U.S. and China will try to hash out differences on economy

This solar farm floats atop a flooded coal mine
This solar farm floats atop a flooded coal mine

Leaders of the U.S. and China, the world's two largest economies, will sit down on Wednesday to talk about trade, markets and finance. It's a sensitive time.

The talks are part of a 100-day plan announced in April, following Chinese President Xi Jinping's visit with President Trump at Mar-a-Lago. The idea is to broker a dialogue and negotiate policy disagreements.

Wednesday's bilateral talks are expected to touch on trade, investment, financial markets and global development.

U.S. business executives have long expressed frustration with China on a wide swath of issues: intellectual property theft, a ballooning trade deficit, and hefty government subsidies that benefit Chinese companies.

A top official from China prefaced the meetings in an optimistic tone on Tuesday.

"The giant ship of China-U.S. economic trade relations is sailing on the right course," Vice Premier H.E. Wang said in a speech before the U.S.-China Business Council.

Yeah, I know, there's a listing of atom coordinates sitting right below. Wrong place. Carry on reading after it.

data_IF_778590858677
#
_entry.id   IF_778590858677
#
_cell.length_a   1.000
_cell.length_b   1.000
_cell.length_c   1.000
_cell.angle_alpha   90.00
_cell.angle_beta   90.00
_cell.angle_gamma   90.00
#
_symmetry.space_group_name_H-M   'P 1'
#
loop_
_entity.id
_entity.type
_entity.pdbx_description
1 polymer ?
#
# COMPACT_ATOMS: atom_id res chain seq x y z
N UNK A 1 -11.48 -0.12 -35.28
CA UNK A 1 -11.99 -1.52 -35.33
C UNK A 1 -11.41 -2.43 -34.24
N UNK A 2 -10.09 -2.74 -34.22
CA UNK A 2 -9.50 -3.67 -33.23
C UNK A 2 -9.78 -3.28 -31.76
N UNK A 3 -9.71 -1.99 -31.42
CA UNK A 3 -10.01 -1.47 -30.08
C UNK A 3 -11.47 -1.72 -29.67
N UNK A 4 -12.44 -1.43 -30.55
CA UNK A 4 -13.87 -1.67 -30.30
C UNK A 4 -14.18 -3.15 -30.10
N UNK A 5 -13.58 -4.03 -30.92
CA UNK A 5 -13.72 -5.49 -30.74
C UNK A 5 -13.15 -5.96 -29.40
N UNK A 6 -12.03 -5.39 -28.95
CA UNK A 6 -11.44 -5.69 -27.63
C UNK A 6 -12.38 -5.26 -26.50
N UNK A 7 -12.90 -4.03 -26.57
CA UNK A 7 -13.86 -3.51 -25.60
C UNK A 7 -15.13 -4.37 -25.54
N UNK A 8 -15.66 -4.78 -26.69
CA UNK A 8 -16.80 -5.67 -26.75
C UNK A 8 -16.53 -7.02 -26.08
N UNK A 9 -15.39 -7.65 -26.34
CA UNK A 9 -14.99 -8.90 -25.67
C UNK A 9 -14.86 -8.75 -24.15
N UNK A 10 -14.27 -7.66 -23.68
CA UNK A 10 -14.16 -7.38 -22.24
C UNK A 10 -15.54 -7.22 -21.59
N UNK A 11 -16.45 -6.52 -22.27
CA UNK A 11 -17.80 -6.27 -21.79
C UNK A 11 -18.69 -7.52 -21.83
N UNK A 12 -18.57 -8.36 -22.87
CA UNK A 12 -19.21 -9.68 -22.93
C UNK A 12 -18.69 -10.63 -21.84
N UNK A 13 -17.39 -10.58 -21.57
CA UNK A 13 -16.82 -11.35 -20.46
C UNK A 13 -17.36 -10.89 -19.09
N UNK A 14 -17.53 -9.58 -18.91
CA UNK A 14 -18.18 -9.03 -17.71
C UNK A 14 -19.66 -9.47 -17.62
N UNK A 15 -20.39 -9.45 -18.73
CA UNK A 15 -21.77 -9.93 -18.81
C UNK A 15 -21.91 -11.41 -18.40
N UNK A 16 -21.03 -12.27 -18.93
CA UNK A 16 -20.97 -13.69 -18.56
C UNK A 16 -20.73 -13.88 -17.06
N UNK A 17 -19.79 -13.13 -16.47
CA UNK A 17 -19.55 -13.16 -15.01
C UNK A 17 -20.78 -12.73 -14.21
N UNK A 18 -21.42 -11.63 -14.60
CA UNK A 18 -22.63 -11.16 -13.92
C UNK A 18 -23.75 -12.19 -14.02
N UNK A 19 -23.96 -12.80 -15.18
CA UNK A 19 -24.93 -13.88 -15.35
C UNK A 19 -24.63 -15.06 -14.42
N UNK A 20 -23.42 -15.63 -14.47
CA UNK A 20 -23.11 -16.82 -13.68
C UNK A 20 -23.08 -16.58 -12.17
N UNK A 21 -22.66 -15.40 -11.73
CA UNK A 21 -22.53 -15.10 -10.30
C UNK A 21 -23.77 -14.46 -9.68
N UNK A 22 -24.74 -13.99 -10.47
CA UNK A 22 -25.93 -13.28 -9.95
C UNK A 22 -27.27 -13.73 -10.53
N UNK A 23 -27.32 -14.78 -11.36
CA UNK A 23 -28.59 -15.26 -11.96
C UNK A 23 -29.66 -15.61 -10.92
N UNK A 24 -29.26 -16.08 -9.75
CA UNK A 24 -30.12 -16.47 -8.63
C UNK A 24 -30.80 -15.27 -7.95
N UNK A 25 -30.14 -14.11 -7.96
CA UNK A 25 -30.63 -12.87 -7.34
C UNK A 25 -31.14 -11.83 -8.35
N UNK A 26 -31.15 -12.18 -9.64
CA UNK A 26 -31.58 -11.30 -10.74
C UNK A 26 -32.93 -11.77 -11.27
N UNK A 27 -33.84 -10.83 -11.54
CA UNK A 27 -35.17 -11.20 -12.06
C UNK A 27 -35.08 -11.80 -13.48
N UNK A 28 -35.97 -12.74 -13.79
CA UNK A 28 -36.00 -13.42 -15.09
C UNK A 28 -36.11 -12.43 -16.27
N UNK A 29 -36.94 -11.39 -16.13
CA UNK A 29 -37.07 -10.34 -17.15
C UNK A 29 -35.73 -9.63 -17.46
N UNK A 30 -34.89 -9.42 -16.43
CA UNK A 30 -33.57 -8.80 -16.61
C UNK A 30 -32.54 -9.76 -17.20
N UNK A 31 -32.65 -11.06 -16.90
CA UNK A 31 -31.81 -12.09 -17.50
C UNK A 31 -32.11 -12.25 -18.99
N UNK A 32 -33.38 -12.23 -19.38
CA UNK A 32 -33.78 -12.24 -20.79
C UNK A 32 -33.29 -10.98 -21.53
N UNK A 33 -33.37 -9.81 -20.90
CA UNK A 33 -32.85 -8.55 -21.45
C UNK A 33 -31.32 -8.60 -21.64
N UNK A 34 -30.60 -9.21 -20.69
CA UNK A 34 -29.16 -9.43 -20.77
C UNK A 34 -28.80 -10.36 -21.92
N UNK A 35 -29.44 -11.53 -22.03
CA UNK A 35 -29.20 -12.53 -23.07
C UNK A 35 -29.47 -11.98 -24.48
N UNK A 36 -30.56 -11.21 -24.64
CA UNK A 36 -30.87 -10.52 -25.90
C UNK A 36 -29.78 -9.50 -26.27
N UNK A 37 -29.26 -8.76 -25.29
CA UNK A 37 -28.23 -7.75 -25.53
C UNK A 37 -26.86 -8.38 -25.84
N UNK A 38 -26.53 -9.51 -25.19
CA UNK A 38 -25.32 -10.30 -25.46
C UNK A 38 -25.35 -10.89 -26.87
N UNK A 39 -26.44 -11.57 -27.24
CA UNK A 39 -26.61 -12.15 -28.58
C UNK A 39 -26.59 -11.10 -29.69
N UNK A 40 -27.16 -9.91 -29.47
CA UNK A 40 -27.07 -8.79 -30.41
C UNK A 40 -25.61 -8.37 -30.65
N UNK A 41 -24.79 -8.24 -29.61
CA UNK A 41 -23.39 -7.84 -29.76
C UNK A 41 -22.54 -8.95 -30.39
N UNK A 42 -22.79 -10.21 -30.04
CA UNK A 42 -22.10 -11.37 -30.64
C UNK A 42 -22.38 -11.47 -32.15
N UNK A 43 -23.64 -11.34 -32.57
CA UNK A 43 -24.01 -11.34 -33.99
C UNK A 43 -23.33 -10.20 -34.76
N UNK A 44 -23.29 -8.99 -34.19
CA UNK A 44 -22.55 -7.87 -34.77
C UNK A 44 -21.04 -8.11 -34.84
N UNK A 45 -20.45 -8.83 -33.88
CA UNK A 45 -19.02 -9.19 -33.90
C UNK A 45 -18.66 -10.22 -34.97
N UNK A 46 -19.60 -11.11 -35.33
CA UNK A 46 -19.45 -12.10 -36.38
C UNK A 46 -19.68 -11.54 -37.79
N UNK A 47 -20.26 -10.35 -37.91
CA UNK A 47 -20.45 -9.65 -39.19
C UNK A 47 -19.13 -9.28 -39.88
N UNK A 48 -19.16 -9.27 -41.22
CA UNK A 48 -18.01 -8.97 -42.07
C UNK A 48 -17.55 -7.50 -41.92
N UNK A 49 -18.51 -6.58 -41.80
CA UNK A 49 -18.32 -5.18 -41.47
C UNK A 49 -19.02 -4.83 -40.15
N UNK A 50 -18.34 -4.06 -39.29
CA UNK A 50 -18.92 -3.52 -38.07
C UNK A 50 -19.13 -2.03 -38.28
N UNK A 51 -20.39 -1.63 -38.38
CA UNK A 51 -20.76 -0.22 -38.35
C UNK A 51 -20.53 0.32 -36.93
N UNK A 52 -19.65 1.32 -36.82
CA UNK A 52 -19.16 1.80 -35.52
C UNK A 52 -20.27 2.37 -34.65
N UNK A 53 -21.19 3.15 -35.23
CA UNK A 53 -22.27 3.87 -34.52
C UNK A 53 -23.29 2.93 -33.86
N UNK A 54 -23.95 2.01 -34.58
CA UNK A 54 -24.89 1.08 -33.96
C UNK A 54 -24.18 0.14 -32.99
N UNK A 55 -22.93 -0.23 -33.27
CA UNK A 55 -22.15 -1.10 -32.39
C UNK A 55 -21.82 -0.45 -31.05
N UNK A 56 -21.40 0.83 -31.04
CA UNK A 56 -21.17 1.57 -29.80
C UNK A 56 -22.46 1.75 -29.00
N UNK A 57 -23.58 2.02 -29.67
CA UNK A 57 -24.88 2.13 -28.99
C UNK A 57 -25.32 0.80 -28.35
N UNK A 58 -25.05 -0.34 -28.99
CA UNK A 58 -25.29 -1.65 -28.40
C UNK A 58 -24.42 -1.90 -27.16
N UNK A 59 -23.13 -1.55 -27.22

Related: Trump and China could still fall out badly over trade

Wilbur Ross, the U.S. commerce secretary, acknowledged that dialogue between both countries has become "more challenging." But he said the two countries have "shared objectives."

"This is a good start, but a lot of work remains," Ross said Tuesday. "There remain serious imbalances that we must work to rectify." He said, for example, that China puts greater restrictions on inbound investment than the United States does.

The meeting comes as the Trump administration weighs whether to slap big tariffs on shipments of steel from other countries due to national security risks.

Canada, Mexico, Brazil, the European Union and Japan are among the top steel exporters to the United States. China, which Trump has criticized for cheating on steel prices, ranked 11th last year, and trade experts say it is a likely target.

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